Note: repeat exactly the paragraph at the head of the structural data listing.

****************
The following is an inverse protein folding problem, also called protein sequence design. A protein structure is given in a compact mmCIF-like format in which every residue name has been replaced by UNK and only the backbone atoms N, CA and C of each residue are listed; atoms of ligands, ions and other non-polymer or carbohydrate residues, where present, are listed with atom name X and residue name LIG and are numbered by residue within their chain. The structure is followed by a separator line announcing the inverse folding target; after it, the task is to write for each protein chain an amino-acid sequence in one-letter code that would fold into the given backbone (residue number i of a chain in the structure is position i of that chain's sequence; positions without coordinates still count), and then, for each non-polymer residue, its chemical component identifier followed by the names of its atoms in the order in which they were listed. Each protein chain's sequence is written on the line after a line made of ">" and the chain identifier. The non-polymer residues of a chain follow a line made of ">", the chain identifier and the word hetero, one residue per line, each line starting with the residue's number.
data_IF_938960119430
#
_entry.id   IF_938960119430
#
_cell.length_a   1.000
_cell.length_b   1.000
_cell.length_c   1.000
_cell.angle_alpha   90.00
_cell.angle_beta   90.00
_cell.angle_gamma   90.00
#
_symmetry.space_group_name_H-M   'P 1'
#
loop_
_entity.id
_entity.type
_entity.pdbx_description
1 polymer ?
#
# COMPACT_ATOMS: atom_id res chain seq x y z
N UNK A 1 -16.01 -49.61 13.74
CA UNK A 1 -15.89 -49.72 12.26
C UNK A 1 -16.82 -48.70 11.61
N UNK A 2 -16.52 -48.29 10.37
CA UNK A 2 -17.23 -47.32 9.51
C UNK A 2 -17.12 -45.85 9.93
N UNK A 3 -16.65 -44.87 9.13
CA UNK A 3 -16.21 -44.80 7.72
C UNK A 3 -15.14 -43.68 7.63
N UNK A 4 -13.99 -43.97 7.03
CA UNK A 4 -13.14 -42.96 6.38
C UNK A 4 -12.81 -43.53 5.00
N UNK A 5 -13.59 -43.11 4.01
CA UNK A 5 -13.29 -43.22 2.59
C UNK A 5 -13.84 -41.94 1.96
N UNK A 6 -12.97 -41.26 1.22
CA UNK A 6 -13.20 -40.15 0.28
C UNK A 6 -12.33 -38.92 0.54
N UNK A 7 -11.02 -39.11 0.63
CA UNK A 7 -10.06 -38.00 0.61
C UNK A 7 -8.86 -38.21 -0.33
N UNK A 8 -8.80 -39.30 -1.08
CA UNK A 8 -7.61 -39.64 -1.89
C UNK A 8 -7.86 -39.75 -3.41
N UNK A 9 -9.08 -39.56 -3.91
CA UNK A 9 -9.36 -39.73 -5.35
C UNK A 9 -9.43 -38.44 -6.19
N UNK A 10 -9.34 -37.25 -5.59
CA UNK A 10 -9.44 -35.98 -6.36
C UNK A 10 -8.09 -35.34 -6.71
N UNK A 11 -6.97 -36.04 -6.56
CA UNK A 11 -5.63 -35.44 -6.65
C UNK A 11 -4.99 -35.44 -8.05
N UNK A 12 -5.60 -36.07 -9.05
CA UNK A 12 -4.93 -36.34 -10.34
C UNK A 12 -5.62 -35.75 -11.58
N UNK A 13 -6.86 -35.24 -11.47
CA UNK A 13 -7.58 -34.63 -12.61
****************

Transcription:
The following is an inverse protein folding problem, also called protein sequence design. A protein structure is given in a compact mmCIF-like format in which every residue name has been replaced by UNK and only the backbone atoms N, CA and C of each residue are listed; atoms of ligands, ions and other non-polymer or carbohydrate residues, where present, are listed with atom name X and residue name LIG and are numbered by residue within their chain. The structure is followed by a separator line announcing the inverse folding target; after it, the task is to write for each protein chain an amino-acid sequence in one-letter code that would fold into the given backbone (residue number i of a chain in the structure is position i of that chain's sequence; positions without coordinates still count), and then, for each non-polymer residue, its chemical component identifier followed by the names of its atoms in the order in which they were listed. Each protein chain's sequence is written on the line after a line made of ">" and the chain identifier. The non-polymer residues of a chain follow a line made of ">", the chain identifier and the word hetero, one residue per line, each line starting with the residue's number.